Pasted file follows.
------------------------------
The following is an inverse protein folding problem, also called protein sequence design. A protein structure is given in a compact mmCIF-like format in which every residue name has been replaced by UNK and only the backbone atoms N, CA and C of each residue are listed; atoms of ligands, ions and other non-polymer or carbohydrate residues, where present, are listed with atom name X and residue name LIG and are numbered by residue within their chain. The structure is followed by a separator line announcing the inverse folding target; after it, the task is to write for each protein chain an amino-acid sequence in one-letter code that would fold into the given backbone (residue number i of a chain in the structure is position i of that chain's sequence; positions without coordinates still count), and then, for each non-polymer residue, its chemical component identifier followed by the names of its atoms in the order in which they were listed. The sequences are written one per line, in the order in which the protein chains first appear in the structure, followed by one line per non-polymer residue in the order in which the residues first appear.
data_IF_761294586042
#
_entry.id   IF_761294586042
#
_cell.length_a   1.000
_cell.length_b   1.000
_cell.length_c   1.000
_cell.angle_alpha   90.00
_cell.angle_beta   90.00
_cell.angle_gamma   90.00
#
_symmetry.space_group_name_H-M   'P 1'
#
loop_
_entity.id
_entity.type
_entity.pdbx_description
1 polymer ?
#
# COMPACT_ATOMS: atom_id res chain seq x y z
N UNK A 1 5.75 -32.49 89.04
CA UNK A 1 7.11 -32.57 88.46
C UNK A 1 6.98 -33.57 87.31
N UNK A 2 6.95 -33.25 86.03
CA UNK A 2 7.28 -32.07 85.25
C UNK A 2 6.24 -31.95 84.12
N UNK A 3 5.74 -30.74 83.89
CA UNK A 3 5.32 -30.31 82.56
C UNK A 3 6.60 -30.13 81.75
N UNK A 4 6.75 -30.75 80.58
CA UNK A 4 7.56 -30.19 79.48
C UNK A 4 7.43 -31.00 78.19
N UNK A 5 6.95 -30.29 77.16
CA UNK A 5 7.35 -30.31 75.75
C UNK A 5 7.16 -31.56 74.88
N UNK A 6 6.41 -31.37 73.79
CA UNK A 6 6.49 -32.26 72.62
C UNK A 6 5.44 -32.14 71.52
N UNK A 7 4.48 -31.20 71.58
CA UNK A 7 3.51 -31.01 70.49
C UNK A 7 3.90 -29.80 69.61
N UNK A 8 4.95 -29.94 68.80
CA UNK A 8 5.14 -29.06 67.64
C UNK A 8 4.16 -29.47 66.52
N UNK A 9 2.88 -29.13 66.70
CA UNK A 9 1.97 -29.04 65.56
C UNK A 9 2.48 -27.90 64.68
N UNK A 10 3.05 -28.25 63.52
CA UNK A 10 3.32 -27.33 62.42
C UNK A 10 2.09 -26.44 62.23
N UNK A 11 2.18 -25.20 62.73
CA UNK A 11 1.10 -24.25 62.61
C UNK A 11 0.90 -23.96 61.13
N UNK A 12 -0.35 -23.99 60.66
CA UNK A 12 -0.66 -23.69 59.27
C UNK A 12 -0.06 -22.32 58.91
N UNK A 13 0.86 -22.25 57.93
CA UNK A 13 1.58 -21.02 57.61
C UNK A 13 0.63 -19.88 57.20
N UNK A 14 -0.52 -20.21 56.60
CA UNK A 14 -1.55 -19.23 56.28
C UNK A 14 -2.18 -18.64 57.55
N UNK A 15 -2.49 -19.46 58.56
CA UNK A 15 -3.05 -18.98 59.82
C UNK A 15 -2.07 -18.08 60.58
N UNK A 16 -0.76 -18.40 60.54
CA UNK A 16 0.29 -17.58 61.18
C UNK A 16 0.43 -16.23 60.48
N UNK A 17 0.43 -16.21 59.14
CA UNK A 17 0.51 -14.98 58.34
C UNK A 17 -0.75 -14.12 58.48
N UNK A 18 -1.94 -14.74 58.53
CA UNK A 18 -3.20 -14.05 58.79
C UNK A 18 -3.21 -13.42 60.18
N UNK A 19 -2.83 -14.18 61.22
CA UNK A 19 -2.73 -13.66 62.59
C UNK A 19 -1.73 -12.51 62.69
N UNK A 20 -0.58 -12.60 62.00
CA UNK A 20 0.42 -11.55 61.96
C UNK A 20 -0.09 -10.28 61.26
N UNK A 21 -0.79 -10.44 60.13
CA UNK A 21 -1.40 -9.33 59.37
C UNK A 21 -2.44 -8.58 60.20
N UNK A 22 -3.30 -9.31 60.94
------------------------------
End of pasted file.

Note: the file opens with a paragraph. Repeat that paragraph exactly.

The following is an inverse protein folding problem, also called protein sequence design. A protein structure is given in a compact mmCIF-like format in which every residue name has been replaced by UNK and only the backbone atoms N, CA and C of each residue are listed; atoms of ligands, ions and other non-polymer or carbohydrate residues, where present, are listed with atom name X and residue name LIG and are numbered by residue within their chain. The structure is followed by a separator line announcing the inverse folding target; after it, the task is to write for each protein chain an amino-acid sequence in one-letter code that would fold into the given backbone (residue number i of a chain in the structure is position i of that chain's sequence; positions without coordinates still count), and then, for each non-polymer residue, its chemical component identifier followed by the names of its atoms in the order in which they were listed. The sequences are written one per line, in the order in which the protein chains first appear in the structure, followed by one line per non-polymer residue in the order in which the residues first appear.